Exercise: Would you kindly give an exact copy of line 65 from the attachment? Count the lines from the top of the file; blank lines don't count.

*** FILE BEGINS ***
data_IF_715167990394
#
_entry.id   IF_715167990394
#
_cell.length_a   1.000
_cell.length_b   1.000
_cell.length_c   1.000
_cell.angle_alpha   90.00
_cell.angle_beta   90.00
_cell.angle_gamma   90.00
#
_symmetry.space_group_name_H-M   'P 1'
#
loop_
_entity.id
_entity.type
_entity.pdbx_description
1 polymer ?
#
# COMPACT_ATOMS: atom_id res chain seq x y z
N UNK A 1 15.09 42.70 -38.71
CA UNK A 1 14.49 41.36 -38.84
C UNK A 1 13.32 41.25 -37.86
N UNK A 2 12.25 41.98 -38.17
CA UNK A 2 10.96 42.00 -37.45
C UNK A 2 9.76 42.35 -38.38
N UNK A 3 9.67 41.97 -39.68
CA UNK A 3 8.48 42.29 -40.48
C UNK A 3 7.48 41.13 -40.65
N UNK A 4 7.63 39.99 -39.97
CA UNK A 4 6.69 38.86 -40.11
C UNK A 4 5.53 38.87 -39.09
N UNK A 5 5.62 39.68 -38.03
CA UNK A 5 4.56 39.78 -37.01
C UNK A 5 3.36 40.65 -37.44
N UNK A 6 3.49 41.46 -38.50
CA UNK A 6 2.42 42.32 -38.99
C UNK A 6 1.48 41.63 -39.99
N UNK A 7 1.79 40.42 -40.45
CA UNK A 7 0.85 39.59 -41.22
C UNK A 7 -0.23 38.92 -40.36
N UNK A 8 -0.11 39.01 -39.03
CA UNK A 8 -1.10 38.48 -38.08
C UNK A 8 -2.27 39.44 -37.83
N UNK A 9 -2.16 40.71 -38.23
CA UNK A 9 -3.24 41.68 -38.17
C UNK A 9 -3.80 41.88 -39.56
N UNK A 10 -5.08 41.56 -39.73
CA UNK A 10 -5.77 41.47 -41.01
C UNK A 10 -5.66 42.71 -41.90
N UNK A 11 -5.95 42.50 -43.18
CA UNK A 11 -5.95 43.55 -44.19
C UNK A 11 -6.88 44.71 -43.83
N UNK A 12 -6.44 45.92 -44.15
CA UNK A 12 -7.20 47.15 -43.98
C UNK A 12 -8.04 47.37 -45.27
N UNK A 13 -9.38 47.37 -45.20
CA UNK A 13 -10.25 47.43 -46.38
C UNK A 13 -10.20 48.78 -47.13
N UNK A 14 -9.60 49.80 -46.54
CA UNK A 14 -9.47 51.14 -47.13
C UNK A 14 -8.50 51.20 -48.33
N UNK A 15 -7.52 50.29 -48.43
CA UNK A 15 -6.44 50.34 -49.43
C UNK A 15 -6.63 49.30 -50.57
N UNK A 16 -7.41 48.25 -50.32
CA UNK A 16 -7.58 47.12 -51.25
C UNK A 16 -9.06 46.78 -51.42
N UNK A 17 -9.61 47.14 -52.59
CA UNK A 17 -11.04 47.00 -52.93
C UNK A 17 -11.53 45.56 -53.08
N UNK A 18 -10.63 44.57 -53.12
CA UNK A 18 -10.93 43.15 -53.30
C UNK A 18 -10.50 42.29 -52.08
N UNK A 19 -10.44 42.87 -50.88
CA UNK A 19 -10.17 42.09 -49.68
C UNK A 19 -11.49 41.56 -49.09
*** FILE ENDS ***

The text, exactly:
C UNK A 15 -6.63 49.30 -50.57